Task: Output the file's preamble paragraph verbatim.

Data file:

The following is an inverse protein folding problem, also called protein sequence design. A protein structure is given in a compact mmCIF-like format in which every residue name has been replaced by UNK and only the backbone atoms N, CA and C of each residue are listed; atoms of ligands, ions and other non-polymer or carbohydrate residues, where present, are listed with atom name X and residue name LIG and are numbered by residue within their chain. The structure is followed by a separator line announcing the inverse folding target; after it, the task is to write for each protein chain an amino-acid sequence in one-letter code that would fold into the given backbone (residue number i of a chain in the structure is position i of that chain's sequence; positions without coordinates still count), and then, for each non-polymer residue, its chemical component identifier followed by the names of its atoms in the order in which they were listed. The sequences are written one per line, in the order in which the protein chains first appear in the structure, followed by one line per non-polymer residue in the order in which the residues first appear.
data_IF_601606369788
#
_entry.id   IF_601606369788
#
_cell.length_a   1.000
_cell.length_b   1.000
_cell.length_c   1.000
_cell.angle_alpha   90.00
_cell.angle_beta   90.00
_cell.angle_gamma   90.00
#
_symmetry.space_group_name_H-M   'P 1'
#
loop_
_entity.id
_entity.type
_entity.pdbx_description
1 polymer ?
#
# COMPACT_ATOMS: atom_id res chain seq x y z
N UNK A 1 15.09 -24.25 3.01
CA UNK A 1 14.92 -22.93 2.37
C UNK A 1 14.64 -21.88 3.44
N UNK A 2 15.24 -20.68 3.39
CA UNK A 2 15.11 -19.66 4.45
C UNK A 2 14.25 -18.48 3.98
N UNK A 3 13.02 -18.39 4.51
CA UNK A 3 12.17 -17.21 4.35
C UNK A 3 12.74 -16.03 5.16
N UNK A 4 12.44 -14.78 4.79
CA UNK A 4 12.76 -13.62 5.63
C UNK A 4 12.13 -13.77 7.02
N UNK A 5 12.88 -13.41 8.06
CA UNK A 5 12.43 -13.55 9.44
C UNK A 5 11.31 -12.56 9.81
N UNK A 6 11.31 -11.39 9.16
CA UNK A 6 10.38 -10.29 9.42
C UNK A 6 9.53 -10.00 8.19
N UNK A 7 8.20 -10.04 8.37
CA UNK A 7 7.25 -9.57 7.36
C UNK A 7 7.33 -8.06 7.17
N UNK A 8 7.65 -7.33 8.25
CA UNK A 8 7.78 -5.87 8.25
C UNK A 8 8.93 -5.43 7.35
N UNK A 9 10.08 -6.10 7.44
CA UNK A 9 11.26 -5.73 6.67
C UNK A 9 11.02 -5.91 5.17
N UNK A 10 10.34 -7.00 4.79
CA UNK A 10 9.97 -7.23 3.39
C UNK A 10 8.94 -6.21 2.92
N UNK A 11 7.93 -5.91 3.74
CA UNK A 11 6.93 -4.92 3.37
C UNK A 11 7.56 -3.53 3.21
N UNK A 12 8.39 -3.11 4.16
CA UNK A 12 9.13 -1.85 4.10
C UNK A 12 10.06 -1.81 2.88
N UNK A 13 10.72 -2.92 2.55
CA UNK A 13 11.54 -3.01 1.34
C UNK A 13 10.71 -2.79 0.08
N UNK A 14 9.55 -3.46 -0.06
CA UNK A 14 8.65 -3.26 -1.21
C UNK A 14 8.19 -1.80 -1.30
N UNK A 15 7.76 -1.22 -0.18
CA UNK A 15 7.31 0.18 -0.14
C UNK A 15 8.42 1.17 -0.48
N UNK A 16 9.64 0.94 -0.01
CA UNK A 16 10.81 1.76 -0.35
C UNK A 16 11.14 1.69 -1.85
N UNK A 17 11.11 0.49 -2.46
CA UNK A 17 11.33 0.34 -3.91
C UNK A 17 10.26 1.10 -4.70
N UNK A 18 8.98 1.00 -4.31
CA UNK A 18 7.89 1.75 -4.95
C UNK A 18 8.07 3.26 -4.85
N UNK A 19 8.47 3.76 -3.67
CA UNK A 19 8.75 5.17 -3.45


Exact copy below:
The following is an inverse protein folding problem, also called protein sequence design. A protein structure is given in a compact mmCIF-like format in which every residue name has been replaced by UNK and only the backbone atoms N, CA and C of each residue are listed; atoms of ligands, ions and other non-polymer or carbohydrate residues, where present, are listed with atom name X and residue name LIG and are numbered by residue within their chain. The structure is followed by a separator line announcing the inverse folding target; after it, the task is to write for each protein chain an amino-acid sequence in one-letter code that would fold into the given backbone (residue number i of a chain in the structure is position i of that chain's sequence; positions without coordinates still count), and then, for each non-polymer residue, its chemical component identifier followed by the names of its atoms in the order in which they were listed. The sequences are written one per line, in the order in which the protein chains first appear in the structure, followed by one line per non-polymer residue in the order in which the residues first appear.